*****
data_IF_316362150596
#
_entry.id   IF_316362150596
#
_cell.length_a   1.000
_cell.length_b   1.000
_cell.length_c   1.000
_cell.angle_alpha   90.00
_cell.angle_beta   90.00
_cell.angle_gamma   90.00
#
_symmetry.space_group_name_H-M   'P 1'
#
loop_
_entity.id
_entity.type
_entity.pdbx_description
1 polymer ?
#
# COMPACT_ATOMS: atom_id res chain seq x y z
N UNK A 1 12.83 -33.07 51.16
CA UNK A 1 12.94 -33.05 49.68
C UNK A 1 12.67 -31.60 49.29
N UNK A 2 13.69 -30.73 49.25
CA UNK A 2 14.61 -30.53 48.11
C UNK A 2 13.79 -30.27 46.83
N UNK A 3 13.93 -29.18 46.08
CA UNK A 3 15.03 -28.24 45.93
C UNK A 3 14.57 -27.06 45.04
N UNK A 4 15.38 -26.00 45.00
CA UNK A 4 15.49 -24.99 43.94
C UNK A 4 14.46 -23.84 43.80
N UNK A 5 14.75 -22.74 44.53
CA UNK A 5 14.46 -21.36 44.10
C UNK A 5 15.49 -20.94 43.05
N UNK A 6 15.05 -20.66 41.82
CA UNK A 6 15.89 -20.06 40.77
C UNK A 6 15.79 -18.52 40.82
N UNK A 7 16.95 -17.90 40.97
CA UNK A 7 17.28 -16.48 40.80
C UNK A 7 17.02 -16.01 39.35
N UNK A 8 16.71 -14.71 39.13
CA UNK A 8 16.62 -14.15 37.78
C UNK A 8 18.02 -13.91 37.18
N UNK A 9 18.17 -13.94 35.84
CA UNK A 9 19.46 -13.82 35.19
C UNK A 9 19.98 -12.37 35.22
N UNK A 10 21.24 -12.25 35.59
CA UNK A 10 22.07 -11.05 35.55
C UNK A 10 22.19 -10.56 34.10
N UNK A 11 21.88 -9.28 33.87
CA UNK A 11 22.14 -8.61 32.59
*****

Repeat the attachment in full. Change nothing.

data_IF_316362150596
#
_entry.id   IF_316362150596
#
_cell.length_a   1.000
_cell.length_b   1.000
_cell.length_c   1.000
_cell.angle_alpha   90.00
_cell.angle_beta   90.00
_cell.angle_gamma   90.00
#
_symmetry.space_group_name_H-M   'P 1'
#
loop_
_entity.id
_entity.type
_entity.pdbx_description
1 polymer ?
#
# COMPACT_ATOMS: atom_id res chain seq x y z
N UNK A 1 12.83 -33.07 51.16
CA UNK A 1 12.94 -33.05 49.68
C UNK A 1 12.67 -31.60 49.29
N UNK A 2 13.69 -30.73 49.25
CA UNK A 2 14.61 -30.53 48.11
C UNK A 2 13.79 -30.27 46.83
N UNK A 3 13.93 -29.18 46.08
CA UNK A 3 15.03 -28.24 45.93
C UNK A 3 14.57 -27.06 45.04
N UNK A 4 15.38 -26.00 45.00
CA UNK A 4 15.49 -24.99 43.94
C UNK A 4 14.46 -23.84 43.80
N UNK A 5 14.75 -22.74 44.53
CA UNK A 5 14.46 -21.36 44.10
C UNK A 5 15.49 -20.94 43.05
N UNK A 6 15.05 -20.66 41.82
CA UNK A 6 15.89 -20.06 40.77
C UNK A 6 15.79 -18.52 40.82
N UNK A 7 16.95 -17.90 40.97
CA UNK A 7 17.28 -16.48 40.80
C UNK A 7 17.02 -16.01 39.35
N UNK A 8 16.71 -14.71 39.13
CA UNK A 8 16.62 -14.15 37.78
C UNK A 8 18.02 -13.91 37.18
N UNK A 9 18.17 -13.94 35.84
CA UNK A 9 19.46 -13.82 35.19
C UNK A 9 19.98 -12.37 35.22
N UNK A 10 21.24 -12.25 35.59
CA UNK A 10 22.07 -11.05 35.55
C UNK A 10 22.19 -10.56 34.10
N UNK A 11 21.88 -9.28 33.87
CA UNK A 11 22.14 -8.61 32.59